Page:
Belgium May Soon Legalize Minor Euthanasia

by Sofia Infante

 

Child euthanasia may soon become legal in Belgium after the Senate voted in favor of a bill that would legalize euthanasia for minors and those suffering from dementia. The bill passed by a margin of 50-17 and must now be considered by the Chamber of Representative, where it is expected to be approved. Efforts to legalize child euthanasia in Belgium had previously been unsuccessfully proposed in 2004 and 2008.

The bill would allow minors to be euthanized if they suffer from a terminal illness, are in great pain, and if their illness is untreatable. In order to be granted euthanasia, the child must be conscious and must understand what euthanasia is. Parents and doctors must approve the child’s request.

 

Despite its apparent popularity, the bill faces strong religious opposition. A coalition of Belgian religious leaders wrote a letter in which they stated, “We share the anguish of parents if a child's life comes to a premature end, especially when the child suffers. We believe, however, that only palliative care and sedation in a dignified manner can accompany a child dying of disease.” The letter was signed by Catholic Archbishop André-Joseph Léonard of Mechelen-Brussel, an Orthodox Patriarch, several Protestant leaders, a rabbi, and the president of the Belgian Muslim's Executive.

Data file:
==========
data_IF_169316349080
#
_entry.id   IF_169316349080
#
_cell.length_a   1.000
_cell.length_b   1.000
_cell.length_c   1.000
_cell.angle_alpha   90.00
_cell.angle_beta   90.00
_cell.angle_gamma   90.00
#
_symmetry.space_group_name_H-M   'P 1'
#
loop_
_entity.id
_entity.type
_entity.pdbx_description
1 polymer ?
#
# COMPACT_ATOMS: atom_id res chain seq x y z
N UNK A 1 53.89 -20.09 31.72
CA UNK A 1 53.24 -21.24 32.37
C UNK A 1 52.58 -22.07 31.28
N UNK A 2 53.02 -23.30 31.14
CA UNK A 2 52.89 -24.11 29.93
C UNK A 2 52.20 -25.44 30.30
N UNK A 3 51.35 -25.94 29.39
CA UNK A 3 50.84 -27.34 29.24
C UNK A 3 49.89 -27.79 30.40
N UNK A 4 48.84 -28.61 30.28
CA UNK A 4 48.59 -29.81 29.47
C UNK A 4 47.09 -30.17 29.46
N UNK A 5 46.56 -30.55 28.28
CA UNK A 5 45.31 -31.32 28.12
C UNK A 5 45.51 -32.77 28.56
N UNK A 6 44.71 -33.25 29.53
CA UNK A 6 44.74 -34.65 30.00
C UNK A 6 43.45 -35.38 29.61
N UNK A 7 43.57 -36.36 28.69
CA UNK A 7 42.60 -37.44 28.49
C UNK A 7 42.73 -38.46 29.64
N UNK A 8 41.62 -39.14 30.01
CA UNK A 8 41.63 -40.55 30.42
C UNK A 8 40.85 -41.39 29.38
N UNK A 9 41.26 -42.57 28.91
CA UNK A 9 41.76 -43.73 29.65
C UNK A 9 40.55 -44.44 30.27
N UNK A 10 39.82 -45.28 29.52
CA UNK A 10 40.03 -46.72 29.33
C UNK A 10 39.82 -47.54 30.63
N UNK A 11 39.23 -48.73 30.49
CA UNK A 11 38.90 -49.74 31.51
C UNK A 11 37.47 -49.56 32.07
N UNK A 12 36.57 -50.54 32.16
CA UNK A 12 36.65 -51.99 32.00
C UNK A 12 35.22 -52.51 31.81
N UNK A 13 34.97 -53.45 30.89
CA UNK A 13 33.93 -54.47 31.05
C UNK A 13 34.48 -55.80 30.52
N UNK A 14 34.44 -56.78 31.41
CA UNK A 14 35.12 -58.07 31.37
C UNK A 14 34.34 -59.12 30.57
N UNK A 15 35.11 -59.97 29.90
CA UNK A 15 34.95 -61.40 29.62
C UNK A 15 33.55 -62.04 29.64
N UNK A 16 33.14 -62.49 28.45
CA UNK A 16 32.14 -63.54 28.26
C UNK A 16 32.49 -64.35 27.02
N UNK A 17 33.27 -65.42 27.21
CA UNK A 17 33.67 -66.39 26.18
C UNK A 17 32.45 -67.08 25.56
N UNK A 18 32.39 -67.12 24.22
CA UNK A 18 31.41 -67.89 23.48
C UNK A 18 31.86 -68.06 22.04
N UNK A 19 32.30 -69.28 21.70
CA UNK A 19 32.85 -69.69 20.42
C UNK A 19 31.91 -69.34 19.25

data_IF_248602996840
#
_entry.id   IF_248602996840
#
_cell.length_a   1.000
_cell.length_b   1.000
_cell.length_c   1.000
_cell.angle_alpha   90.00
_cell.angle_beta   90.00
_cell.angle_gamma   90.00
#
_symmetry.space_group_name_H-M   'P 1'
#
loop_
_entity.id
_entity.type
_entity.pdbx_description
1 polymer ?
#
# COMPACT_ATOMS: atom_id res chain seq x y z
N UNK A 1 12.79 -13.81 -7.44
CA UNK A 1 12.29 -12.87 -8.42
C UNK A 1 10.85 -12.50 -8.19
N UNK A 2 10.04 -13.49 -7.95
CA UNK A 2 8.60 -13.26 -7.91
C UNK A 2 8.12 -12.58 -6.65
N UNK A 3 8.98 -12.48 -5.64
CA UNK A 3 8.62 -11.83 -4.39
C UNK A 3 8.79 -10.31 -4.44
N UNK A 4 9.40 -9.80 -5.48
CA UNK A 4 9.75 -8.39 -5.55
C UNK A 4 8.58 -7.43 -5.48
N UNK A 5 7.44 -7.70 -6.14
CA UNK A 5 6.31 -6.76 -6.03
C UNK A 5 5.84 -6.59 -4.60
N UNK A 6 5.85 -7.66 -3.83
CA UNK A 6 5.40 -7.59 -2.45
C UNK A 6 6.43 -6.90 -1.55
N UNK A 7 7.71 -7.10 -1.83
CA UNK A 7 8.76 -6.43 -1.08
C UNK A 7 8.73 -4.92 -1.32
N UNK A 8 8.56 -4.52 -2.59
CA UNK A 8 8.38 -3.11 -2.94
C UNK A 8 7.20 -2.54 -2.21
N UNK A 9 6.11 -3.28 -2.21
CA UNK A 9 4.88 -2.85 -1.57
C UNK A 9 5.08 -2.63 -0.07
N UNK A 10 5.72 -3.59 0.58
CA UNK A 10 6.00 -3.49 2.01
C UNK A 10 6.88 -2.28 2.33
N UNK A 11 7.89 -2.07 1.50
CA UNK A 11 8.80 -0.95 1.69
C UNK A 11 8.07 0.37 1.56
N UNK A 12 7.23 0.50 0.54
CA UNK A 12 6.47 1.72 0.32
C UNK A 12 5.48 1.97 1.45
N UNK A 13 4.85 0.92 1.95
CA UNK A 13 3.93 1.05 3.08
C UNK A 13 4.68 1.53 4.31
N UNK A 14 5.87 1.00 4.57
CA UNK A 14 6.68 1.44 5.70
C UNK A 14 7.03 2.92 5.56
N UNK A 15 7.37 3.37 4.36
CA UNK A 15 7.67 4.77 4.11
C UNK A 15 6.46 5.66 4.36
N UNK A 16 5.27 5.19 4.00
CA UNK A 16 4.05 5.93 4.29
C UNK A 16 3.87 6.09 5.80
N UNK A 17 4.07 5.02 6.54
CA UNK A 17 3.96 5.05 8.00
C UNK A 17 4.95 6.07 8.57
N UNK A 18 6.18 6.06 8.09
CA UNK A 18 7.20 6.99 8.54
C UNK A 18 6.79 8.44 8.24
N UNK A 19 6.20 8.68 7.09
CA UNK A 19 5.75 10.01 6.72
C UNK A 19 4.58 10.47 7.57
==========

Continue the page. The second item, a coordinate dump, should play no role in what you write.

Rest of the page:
The religious leaders argued that euthanasia trivializes the act of killing because humans are made for life. In a letter released on Novermber 6th, they stated, “euthanasia of vulnerable persons, whether children or persons with dementia, is a radical contradiction of their status as human beings. We cannot therefore accept a logic which destroys the foundations of society.”

 

They emphasize the purpose of medicine as a tool to cure or alleviate serious illnesses and call for “…an end to aggressive therapies and for their replacement by curative or palliative care. We believe that we have no right to let a child suffer: which is why suffering can and must be relieved. Medicine has the means to do this.”

 

The religious leaders also warned of the consequences of killing young terminal patients, “Love to the end requires an immense courage; terminating a life is an act which not only kills the patient, but destroys a few more ties that exist in our society, in our families, in the grip of a growing individualism.” They also warned about the effects the bill would have on healthcare workers, warning that it may not allow for freedom on conscience.

 

Legislatures opposed to the bill worry about children’s ability to make such a serious decision, noting that they are susceptible to the influences of their doctors and parents.

 

However, not everyone agrees with this sentiment. The group of 16 pediatricians who lobbied for the law stated, “In cases of serious illness and imminent death, minors develop very quickly a great maturity, to the point where they are often better able to reflect and express themselves on life than healthy people.”

 

Archbishop Leonard refuted this rationale noting, “It is strange that minors are considered legally incompetent in key areas, such as getting married, but might (be able) to decide to die.”

 

Belgium passed its first euthanasia law in 2002. The following year, 235 persons were euthanized. By 2012 this number had risen to 1,432.

 

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